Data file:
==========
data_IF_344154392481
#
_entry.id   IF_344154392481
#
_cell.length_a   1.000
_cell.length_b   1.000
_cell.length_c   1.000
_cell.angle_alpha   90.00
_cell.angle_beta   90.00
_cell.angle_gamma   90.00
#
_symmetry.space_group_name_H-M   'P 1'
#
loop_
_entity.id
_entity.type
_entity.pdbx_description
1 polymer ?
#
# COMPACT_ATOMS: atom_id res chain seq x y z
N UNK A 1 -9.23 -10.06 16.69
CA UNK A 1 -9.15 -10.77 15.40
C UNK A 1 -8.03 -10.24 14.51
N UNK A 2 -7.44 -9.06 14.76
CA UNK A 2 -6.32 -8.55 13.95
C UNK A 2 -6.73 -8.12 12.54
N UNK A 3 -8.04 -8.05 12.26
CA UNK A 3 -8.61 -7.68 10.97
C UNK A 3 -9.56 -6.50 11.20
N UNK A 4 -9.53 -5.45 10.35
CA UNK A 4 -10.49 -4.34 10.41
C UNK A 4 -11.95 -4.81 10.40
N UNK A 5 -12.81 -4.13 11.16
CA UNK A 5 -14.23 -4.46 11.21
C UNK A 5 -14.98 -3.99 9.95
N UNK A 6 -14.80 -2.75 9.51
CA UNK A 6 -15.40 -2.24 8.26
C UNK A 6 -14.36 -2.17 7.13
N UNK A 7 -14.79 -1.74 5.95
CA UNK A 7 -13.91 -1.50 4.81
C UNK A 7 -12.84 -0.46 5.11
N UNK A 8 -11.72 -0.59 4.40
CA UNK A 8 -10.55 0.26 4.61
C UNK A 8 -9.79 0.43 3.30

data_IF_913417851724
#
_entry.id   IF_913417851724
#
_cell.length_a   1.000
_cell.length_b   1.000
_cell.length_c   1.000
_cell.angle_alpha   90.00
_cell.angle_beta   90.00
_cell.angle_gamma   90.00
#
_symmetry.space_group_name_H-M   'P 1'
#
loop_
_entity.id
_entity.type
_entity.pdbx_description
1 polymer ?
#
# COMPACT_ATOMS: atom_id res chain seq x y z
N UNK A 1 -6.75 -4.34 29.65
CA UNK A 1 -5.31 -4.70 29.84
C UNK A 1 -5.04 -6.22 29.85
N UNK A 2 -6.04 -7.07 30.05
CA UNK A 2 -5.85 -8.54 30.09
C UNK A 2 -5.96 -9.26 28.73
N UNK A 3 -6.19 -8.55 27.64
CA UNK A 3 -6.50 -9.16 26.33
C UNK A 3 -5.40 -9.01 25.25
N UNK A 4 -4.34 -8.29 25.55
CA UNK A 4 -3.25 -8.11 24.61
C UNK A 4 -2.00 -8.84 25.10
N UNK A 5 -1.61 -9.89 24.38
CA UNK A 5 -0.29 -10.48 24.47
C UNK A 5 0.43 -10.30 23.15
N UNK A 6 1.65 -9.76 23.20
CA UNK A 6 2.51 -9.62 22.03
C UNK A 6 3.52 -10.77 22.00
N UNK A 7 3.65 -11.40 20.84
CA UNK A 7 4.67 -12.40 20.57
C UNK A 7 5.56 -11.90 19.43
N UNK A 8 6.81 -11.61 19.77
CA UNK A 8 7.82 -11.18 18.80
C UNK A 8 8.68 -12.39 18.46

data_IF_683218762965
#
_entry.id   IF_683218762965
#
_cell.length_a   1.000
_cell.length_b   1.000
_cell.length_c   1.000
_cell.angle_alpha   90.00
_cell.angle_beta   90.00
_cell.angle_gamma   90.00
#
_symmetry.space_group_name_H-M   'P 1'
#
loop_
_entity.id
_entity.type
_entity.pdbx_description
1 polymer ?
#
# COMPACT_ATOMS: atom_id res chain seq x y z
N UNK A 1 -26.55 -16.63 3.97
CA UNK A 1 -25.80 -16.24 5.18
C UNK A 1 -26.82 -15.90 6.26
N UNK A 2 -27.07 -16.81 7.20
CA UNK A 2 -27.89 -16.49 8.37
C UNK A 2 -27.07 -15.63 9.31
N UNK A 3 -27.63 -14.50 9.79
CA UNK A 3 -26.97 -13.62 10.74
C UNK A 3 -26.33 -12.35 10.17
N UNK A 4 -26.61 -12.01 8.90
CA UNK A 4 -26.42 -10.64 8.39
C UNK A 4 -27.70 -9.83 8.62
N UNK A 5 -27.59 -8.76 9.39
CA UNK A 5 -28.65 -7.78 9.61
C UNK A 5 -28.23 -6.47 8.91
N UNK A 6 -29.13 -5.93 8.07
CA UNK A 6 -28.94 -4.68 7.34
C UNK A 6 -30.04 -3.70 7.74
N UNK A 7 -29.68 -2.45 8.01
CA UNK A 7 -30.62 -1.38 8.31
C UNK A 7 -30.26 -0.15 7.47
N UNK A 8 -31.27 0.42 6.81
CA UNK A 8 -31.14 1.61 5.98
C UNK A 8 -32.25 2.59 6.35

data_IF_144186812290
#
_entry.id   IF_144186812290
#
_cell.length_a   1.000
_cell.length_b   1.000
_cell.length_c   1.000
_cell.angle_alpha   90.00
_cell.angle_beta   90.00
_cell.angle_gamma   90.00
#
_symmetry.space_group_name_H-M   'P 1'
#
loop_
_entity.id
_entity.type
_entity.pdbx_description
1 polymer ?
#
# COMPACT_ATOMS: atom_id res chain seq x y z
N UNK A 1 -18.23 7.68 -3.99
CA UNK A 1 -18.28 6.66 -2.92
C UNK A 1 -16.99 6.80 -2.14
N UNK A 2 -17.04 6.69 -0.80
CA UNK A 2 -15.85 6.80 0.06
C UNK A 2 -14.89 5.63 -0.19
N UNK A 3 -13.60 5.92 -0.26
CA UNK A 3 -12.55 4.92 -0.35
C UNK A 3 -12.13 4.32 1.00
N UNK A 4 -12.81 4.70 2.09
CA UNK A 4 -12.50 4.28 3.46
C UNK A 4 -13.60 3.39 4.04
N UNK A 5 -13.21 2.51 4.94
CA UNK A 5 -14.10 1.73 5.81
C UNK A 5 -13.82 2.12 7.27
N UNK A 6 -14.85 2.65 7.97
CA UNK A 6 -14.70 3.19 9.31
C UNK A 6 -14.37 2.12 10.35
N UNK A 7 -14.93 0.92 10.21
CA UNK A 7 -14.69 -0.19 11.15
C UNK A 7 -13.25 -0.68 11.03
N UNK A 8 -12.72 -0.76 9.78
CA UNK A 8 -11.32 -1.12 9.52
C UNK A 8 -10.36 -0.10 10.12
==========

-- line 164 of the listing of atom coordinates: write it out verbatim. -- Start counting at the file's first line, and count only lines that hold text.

C UNK A 4 -13.60 3.39 4.04